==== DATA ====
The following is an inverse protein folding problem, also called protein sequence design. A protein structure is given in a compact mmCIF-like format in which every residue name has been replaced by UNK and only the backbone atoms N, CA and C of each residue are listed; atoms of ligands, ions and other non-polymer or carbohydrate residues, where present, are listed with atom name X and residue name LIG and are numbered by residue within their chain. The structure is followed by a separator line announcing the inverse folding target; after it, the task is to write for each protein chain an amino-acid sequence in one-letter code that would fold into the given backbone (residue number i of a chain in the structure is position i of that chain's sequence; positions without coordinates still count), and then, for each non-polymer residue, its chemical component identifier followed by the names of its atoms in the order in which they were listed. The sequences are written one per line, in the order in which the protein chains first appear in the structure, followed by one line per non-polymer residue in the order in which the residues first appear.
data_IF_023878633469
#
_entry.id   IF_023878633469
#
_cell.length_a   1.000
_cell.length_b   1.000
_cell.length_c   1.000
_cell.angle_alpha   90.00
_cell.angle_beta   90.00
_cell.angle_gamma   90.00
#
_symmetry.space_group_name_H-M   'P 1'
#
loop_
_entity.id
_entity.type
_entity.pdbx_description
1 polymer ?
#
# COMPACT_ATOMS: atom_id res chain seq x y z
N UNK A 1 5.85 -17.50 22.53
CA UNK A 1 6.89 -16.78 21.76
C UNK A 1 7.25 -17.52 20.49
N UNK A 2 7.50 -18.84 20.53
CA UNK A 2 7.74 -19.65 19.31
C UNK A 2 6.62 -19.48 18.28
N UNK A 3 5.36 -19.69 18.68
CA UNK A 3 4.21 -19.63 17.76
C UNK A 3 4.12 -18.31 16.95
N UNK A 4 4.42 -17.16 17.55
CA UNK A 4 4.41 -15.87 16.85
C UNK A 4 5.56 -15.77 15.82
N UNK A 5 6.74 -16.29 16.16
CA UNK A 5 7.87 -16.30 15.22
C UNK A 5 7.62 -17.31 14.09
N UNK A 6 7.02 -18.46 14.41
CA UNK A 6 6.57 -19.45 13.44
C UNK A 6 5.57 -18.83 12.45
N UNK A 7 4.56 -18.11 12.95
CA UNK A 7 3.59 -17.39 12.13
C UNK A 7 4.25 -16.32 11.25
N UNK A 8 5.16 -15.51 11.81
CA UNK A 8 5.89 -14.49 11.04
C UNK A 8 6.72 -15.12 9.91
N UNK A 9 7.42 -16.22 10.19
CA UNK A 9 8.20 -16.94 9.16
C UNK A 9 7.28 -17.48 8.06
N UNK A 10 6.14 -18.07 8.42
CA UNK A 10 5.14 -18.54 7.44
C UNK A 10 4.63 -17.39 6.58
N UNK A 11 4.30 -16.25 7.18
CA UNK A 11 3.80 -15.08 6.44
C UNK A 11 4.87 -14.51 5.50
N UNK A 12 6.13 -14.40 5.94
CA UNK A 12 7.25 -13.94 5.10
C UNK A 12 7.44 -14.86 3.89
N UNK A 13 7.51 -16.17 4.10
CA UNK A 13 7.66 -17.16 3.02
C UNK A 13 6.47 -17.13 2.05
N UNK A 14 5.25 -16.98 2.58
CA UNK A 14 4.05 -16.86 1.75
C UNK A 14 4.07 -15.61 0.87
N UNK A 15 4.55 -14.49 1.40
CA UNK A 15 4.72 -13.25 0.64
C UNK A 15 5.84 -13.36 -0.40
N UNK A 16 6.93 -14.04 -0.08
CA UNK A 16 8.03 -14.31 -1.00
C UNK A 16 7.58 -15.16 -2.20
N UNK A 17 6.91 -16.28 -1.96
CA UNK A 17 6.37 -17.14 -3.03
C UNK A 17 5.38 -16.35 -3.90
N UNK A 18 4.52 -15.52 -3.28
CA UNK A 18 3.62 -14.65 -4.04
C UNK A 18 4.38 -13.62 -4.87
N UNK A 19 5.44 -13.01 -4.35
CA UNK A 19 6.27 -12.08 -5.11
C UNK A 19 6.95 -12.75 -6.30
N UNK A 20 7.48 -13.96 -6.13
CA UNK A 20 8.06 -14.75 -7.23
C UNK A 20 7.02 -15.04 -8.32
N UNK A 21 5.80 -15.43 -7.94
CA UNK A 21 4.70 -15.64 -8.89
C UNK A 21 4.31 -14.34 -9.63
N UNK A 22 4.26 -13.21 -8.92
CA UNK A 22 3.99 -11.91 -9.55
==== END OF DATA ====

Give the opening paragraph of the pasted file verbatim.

The following is an inverse protein folding problem, also called protein sequence design. A protein structure is given in a compact mmCIF-like format in which every residue name has been replaced by UNK and only the backbone atoms N, CA and C of each residue are listed; atoms of ligands, ions and other non-polymer or carbohydrate residues, where present, are listed with atom name X and residue name LIG and are numbered by residue within their chain. The structure is followed by a separator line announcing the inverse folding target; after it, the task is to write for each protein chain an amino-acid sequence in one-letter code that would fold into the given backbone (residue number i of a chain in the structure is position i of that chain's sequence; positions without coordinates still count), and then, for each non-polymer residue, its chemical component identifier followed by the names of its atoms in the order in which they were listed. The sequences are written one per line, in the order in which the protein chains first appear in the structure, followed by one line per non-polymer residue in the order in which the residues first appear.